Have you ever stopped to think about why we feel the way we do? From happiness to sadness, embarrassment to anger, emotions are a fundamental part of our everyday lives. But have you ever thought about where these feelings come from?
From when we are kids, we are taught about different types of feelings: happy, sad, embarrassed, etc. Basically, think about the “When I Feel…” books by Cornelia Maude Spelman, which were a personal staple in my childhood. Those conversations about emotions just told us about what we feel and how to deal with it but not about where those feelings stem. What even are emotions? I believe if we learn about emotions past the surface level, we could balance them to improve the quality of our lives.
In 2022 I took a course on emotions in society and will share what I learned about emotions from a sociological standpoint. By delving deeper into the world of emotions, we can learn to balance them and improve the quality of our lives.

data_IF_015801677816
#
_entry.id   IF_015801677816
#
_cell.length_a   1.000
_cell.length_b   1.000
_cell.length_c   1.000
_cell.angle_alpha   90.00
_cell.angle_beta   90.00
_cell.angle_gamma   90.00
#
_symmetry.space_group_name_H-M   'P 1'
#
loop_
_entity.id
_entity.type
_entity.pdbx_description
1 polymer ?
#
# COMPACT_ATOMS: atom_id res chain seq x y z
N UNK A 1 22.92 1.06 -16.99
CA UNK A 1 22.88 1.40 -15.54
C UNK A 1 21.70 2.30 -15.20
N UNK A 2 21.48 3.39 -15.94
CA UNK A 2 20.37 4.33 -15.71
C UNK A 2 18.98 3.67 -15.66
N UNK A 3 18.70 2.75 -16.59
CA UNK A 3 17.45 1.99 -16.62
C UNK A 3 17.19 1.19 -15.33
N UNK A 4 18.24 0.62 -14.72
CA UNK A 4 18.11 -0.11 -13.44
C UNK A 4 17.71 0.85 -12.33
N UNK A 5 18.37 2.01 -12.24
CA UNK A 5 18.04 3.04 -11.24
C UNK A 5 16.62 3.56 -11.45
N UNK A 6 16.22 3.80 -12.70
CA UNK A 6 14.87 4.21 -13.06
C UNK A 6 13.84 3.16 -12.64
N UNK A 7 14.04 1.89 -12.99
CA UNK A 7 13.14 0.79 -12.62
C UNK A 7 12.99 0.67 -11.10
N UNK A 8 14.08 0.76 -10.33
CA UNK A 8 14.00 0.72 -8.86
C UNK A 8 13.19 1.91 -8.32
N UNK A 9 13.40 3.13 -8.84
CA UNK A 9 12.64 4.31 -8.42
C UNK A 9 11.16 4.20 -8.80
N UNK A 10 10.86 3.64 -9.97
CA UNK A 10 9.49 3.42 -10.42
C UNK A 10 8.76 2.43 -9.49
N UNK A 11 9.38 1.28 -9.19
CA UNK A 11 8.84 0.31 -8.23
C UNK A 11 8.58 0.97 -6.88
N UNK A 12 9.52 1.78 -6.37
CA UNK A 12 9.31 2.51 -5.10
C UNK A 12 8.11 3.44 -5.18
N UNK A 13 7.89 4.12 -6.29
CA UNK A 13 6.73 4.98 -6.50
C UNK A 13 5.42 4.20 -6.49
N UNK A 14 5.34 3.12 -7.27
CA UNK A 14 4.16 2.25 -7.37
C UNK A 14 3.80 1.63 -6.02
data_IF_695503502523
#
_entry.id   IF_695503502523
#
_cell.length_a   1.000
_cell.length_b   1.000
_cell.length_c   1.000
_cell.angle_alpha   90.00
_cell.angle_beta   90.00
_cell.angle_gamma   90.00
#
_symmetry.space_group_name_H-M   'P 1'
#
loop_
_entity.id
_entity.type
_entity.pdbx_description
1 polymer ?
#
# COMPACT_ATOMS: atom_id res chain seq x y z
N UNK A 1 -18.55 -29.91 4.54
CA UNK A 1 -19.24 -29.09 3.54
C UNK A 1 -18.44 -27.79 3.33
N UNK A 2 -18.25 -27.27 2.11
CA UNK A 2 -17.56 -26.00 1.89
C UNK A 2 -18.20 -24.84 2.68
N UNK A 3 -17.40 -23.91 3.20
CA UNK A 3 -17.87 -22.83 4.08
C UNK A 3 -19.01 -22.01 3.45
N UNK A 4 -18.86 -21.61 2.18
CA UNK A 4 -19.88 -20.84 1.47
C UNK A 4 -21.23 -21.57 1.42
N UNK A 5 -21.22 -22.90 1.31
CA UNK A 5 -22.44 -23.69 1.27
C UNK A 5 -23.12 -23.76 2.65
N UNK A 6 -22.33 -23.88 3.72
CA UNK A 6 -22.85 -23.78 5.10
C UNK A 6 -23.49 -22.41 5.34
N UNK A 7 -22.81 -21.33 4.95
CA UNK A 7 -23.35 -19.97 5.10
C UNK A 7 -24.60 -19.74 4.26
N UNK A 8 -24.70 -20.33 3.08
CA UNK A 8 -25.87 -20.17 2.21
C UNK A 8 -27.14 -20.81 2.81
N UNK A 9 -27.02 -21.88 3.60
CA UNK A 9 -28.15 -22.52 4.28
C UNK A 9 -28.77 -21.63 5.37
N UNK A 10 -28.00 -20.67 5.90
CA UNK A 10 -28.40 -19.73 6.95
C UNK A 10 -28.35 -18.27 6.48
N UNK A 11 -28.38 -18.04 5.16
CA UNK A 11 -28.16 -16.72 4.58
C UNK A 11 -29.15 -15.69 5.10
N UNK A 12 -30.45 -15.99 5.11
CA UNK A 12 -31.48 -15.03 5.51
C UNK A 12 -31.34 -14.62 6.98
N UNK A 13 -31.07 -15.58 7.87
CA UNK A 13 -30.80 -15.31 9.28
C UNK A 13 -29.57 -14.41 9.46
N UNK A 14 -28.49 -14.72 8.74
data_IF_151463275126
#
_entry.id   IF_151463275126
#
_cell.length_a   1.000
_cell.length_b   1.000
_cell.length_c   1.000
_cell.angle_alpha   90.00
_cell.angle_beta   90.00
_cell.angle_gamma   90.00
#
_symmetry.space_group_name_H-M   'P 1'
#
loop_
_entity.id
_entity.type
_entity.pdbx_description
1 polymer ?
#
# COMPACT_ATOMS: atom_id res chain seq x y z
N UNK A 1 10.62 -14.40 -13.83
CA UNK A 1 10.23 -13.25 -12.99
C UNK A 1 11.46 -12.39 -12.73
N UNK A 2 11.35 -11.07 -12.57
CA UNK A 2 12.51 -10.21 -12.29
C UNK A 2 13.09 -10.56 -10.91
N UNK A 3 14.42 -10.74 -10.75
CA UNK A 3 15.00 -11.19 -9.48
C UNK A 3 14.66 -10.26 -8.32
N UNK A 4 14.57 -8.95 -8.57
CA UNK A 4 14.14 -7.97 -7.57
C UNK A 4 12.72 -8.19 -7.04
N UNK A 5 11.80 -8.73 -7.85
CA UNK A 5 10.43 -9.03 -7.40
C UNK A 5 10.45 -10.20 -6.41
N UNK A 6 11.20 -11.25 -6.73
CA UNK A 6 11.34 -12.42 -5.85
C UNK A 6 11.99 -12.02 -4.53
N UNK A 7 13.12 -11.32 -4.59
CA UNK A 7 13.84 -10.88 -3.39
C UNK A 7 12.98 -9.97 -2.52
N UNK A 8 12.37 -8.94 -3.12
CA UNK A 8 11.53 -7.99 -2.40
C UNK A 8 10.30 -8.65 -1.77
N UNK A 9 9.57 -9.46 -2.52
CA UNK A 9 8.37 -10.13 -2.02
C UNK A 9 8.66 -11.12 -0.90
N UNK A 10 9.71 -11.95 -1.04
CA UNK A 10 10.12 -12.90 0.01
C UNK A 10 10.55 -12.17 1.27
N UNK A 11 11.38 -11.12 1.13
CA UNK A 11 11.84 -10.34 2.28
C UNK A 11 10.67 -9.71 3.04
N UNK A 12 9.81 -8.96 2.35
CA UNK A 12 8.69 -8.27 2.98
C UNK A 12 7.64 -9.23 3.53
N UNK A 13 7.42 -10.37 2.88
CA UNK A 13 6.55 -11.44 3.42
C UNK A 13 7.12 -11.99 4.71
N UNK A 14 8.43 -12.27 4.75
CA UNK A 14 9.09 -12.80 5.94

The Value of Understanding Emotions from a Societal Standpoint
It's no secret that emotions play a significant role in our well-being. But what's interesting is that, from a young age, we're only taught about emotions from an individualistic standpoint. We're told how to deal with our feelings but not where they come from.
Emotions are heavily influenced by societal norms, and it's essential to understand the value of emotions from a societal standpoint. By learning about emotions past the surface level, we can balance them and improve the quality of our lives.
Recognizing Emotions in Society
It may be confusing as to why emotions matter on a societal level considering everything we learned about emotions is from an individualistic standpoint. It has been that our emotions are our responsibility.